be awarded to a prevailing party in a civil action against the government must be
“reasonable.” 28 U.S.C. § 2412(d)(2)(A)(ii) (internal quotation omitted). Congress provided
that the amount of fees awarded shall be based upon prevailing market rates for the kind
and quality of the services furnished, except that attorney’s fees shall not be awarded in
excess of $125 per hour unless the court determines that “an increase in the cost of living
or a special factor, such as the limited availability of qualified attorneys for the proceedings
involved, justifies a higher fee.” Id.; Hyatt v. Barnhart, 315 F.3d 239, 249 (4th Cir. 2002).
In an EAJA award, the Administration “is only charged with those fees and expenses
fairly attributable to the monitoring and investigatory activities that led to the discovery of
the dispute and to the litigation of that dispute.” Hyatt, 315 F.3d at 256. “Costs” are limited
to filing fees, copying, and printing charges. 28 U.S.C. § 1920; see also 28 U.S.C.
§ 2412(a)(1) (specifying that costs are limited to those enumerated in 28 U.S.C. § 1920).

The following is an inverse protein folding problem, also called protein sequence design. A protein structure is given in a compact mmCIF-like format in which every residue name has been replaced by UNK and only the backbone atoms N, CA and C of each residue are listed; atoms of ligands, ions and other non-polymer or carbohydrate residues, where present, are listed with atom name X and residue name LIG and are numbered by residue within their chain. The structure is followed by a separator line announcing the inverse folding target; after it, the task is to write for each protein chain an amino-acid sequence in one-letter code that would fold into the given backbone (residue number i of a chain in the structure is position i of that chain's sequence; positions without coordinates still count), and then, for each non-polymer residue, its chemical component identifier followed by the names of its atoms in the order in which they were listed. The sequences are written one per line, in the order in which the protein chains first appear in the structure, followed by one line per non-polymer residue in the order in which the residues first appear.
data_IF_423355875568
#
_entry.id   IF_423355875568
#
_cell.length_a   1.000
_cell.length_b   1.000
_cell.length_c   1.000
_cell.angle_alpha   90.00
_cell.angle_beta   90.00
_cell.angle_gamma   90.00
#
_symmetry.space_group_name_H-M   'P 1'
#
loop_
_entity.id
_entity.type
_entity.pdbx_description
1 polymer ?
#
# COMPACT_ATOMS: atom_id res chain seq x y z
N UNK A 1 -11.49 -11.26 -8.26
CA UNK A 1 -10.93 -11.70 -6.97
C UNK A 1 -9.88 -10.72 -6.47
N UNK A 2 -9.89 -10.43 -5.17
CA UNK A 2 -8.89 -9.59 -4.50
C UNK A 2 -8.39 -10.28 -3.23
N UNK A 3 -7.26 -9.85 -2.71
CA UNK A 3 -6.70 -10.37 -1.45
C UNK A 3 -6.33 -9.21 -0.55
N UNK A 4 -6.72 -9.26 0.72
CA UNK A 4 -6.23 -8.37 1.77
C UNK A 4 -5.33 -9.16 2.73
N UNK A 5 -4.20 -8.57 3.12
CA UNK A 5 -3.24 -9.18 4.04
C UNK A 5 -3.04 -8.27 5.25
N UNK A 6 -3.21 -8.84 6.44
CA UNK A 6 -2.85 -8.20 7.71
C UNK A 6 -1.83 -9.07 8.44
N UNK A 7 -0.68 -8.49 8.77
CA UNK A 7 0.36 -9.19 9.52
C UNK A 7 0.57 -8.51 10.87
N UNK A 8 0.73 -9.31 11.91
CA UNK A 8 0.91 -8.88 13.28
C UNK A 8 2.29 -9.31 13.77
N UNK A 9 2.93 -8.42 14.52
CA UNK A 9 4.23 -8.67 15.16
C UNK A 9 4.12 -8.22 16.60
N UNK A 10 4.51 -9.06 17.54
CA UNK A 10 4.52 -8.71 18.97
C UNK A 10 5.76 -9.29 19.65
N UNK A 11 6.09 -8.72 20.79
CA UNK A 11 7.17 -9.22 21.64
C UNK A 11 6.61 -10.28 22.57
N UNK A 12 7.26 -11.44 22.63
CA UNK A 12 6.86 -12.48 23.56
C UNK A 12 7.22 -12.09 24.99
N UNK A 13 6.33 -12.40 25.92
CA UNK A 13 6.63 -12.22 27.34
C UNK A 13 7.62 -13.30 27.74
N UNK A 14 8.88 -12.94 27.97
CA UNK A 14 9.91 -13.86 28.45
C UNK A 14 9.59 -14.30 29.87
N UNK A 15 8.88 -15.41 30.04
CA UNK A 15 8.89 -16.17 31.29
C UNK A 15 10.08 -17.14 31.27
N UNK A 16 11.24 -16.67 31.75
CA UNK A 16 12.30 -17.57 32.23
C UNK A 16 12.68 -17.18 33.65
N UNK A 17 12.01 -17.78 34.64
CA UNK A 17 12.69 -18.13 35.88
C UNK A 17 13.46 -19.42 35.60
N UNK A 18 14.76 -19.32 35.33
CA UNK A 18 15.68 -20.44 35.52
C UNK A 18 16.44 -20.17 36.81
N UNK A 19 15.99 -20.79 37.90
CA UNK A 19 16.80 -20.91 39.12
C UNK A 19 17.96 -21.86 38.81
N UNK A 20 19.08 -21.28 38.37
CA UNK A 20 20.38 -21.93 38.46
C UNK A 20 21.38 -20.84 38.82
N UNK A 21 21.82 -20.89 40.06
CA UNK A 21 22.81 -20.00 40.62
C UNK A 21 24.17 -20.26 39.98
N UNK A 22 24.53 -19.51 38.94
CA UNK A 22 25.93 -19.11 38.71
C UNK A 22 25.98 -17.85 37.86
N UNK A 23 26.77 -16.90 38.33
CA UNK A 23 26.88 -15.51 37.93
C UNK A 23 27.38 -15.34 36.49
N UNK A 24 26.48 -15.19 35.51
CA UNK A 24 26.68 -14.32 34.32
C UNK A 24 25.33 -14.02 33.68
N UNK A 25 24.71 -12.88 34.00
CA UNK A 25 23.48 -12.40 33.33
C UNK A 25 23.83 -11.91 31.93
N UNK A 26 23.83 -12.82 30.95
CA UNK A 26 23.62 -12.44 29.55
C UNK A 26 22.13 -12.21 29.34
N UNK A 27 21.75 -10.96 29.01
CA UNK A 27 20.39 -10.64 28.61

Other items, such as postage, attorney travel, and telephone charges, are considered
“expenses” under the EAJA. See 28 U.S.C. § 2412(d)(1)(A); Int'l Woodworkers of Am. v.
Donovan, 792 F.2d 762, 767 (9th Cir. 1985) (upholding award of expenses for telephone
charges, postage, air courier charges, and attorney travel and noting that such expenses
are those normally billed to a client and are routine under most fee statutes).
Here, the Commissioner does not oppose payment of attorney fees and expenses
in the amount of $2,779.81 to Plaintiff. [Doc. 23 at 1.] The parties agree that the awarded
attorneys fees be made payable to Plaintiff and delivered to Plaintiff’s counsel. [Docs. 22,
23.] The Commissioner will determine whether Plaintiff has any outstanding federal debt
to be offset from the attorney fees and will pay the balance of stipulated attorney fees
remaining after subtracting the amount of Plaintiff’s outstanding federal debt. [Doc. 23. at
2.] Upon review and consideration of the motion, in light of the EAJA, the Court finds the
requested attorney’s fees are reasonable and approves Plaintiff’s motion.
Wherefore, based upon the foregoing, it is ORDERED that Plaintiff’s motion for
attorney’s fees [Doc. 22] is approved and Plaintiff is awarded attorney’s fees and expenses
in the amount of $2,779.81 pursuant to 28 U.S.C. § 2412(d) payable to Plaintiff. Pursuant
to Astrue v. Ratliff, 560 U.S. 586 (2010), EAJA fees awarded by this court belong to the
litigant, thus subjecting EAJA fees to any debt that the Plaintiff may owe to the United
Therefore, the Court directs the Commissioner to make the check, after
subtracting the amount of Plaintiff’s outstanding federal debt, payable to the Plaintiff and
to deliver the check to the office of Plaintiff’s counsel.
IT IS SO ORDERED.
s/Jacquelyn D. Austin
United States Magistrate Judge
February 2, 2017
Greenville, South Carolina